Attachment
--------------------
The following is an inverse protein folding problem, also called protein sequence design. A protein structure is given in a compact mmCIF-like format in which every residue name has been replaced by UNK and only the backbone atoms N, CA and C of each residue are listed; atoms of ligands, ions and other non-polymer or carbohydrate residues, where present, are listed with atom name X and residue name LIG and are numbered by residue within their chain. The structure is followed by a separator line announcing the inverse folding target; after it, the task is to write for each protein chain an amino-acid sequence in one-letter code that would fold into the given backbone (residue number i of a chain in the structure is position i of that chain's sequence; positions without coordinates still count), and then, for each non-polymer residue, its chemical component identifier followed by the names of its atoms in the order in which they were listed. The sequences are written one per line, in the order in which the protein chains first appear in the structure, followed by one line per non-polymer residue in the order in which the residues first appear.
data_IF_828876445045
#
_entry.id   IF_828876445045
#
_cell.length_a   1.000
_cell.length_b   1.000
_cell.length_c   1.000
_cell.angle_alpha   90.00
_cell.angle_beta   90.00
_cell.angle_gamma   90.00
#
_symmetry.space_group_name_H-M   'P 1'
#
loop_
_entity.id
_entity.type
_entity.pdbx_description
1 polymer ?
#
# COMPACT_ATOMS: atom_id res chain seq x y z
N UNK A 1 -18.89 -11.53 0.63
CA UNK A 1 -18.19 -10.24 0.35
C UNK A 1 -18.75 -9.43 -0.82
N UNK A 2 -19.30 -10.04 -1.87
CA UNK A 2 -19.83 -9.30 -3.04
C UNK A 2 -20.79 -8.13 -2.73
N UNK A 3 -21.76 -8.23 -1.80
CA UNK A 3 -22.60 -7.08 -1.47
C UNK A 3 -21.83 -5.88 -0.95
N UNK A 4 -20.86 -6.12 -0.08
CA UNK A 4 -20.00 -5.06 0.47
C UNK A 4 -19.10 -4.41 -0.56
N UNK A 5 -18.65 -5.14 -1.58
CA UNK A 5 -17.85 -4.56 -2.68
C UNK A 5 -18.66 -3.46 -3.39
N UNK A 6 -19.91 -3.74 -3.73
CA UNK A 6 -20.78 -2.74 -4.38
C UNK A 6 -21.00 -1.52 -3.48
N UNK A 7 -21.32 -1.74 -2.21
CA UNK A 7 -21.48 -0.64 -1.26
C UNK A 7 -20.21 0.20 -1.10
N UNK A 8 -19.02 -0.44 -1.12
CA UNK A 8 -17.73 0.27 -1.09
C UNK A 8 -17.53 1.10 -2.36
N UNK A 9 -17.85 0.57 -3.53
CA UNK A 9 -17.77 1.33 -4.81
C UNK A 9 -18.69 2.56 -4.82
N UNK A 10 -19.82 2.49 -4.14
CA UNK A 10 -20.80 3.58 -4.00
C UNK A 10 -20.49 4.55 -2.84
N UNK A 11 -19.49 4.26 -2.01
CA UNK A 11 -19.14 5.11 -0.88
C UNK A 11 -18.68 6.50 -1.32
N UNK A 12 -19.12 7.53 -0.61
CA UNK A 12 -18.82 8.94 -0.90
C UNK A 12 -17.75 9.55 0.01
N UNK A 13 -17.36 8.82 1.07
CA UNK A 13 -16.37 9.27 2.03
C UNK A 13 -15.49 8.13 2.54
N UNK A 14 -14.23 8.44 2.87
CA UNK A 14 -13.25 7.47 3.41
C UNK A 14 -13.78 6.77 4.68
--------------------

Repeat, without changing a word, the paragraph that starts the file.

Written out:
The following is an inverse protein folding problem, also called protein sequence design. A protein structure is given in a compact mmCIF-like format in which every residue name has been replaced by UNK and only the backbone atoms N, CA and C of each residue are listed; atoms of ligands, ions and other non-polymer or carbohydrate residues, where present, are listed with atom name X and residue name LIG and are numbered by residue within their chain. The structure is followed by a separator line announcing the inverse folding target; after it, the task is to write for each protein chain an amino-acid sequence in one-letter code that would fold into the given backbone (residue number i of a chain in the structure is position i of that chain's sequence; positions without coordinates still count), and then, for each non-polymer residue, its chemical component identifier followed by the names of its atoms in the order in which they were listed. The sequences are written one per line, in the order in which the protein chains first appear in the structure, followed by one line per non-polymer residue in the order in which the residues first appear.